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Kaiser Chiefs - Employment

Kaiser Chiefs, Employment

Review by Jack Foley

IndieLondon Rating: 4 out of 5

THE Kaiser Chiefs have proved, with their first two singles, that they are one of the most diverse bands around at the moment.

Barnstorming indie anthem, I Predict A Riot, was one the most rousing guitar anthems of recent years, while Oh My God! contained elements of The Beta Band mixed with indie and punk sensibilities.

The two tracks couldn’t be more different in musical style but both contained an infectious energy that helped to mark the Leeds-based band out as another of 2005’s hot tips.

Their potential is fully realised in debut album, Employment, which will surely rate as one of the most carefree, energetic and shamelessly feel-good of the year.

The album is shot full of the band’s influences, from 80s guitar rock, punk and indie to 1990s Britpop (circa early Blur) and 21st century pop, making each track a new adventure just waiting to be discovered.

What’s more, each musical journey is infused with a great deal of humour, no matter what the tempo or the theme.

I Predict A Riot, for instance, is an amusing depiction of a typical night out Up North, complete with mindless violence, heavy drinking and the odd bent copper, which is given a sing-along feel thanks to the rousing ‘la, la, las’ that the band isn’t afraid to throw in.

Likewise, the giddily insane Na Na Na Na Naa, which recalls the early punk rock-outs of Blur, or the glorious opening track, Everyday I Love You Less and Less, which contains such lyrical genius as ‘it makes me sick to think of you undressed’ and ‘you’re turning into something I detest’.

Every Day.., especially, combines the 80s feel of Adam & The Ants with more recent revivalist fare from the likes of Dogs Die In Hot Cars and Hot, Hot Heat.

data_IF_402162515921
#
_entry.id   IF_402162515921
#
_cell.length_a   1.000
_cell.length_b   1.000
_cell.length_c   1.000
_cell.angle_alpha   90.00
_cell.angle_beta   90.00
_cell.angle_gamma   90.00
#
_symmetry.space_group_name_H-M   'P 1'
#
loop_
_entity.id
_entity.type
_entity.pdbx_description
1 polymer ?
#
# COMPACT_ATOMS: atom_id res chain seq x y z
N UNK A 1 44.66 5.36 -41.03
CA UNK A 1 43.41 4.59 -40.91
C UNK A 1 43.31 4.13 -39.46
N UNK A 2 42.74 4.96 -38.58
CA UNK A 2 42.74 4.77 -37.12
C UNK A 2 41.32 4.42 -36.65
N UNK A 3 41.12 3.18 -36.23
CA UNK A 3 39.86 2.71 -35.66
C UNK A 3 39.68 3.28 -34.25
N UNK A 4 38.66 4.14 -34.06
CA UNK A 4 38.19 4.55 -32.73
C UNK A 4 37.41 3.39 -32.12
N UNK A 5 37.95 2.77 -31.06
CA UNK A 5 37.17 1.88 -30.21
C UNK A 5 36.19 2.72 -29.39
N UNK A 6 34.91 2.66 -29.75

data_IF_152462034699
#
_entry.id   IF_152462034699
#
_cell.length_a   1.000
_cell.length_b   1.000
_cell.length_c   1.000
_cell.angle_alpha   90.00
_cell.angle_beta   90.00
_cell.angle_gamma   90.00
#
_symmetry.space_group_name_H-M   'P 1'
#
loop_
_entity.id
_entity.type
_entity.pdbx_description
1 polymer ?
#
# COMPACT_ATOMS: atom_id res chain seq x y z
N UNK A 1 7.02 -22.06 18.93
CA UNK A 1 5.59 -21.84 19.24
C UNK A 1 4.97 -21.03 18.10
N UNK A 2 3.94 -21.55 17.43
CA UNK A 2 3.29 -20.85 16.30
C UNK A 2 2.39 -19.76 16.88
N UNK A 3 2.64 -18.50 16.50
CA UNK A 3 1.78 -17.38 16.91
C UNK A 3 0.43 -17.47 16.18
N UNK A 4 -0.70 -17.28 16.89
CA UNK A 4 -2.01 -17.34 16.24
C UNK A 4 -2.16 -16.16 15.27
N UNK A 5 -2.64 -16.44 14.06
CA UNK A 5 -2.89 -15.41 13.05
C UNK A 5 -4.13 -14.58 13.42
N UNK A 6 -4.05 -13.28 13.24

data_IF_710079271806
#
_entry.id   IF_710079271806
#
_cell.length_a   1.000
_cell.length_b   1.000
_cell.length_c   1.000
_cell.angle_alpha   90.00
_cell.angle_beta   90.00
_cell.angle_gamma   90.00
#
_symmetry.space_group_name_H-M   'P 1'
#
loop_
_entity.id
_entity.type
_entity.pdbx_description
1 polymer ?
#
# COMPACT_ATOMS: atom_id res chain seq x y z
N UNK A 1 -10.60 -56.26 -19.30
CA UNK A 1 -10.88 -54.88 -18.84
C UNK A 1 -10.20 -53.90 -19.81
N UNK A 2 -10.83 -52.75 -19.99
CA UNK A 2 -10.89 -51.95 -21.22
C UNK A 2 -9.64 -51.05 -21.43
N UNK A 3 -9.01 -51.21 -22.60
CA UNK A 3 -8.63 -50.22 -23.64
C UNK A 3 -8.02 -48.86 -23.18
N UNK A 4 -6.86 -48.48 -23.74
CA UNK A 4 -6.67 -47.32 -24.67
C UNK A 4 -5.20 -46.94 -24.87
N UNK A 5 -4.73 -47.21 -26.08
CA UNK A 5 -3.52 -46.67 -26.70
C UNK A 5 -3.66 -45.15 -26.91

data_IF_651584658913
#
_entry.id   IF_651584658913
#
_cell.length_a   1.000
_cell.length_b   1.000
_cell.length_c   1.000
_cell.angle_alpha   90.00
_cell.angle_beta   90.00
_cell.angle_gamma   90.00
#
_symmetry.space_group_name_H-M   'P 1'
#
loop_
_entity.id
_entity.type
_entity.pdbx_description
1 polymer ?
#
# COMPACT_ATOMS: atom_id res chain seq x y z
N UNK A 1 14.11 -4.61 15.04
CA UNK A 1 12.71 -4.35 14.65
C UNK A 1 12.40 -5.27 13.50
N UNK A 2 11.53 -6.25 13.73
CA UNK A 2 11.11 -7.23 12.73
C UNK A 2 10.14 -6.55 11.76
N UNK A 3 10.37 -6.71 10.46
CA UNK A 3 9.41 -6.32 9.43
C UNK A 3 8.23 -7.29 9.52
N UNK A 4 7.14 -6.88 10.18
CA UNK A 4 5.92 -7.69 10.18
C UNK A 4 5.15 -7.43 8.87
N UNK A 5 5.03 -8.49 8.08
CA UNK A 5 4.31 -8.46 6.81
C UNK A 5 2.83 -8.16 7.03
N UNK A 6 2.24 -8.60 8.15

Yet it provides an effective showcase for all of the band’s strengths – from Ricky Wilson’s manic vocal style, to Andrew ‘Whitey’ White’s guitars and Nick Nick ‘Peanut’ Baines’ lively keyboards (not forgetting Nick Hodgson’s drums and Simon Rix’s bass).

The Kaiser Chiefs are also capable of slowing things down, however, during tracks such as Modern Way, which emerges as a triumphantly melodic observation on Wilson’s disenchantment with love. It rates as another album highlight.

Strong, too, is the charming You Can Have It All, which contains another great chorus, and the piano-led anthem, Born To Be A Dancer, which finds the band at their most reflective.

And the influences keep on coming, with the opening moments of What Did I Ever Give You recalling memories of DJ Shadow’s sublime Organ Donor, before settling into another Blur-like chorus, complete with Coxon-inspired guitar riffs.

It’s a measure of Kaiser Chiefs’ success, however, that they stamp their own signature on everything they do, making Employment one of the first great breakthrough albums of the year so far.

Expect it to feature prominently throughout 2005.

Track listing:
1. Everyday I Love You Less and Less
2. I Predict A Riot
3. Modern Way
4. Na Na Na Na Naa
5. You Can Have It All
6. Oh My God
7. Born To Be A Dancer
8. Saturday Night
9. What Did I Ever Give You?
10. Time Honoured Tradition
11. Caroline, Yes
12. Team Mate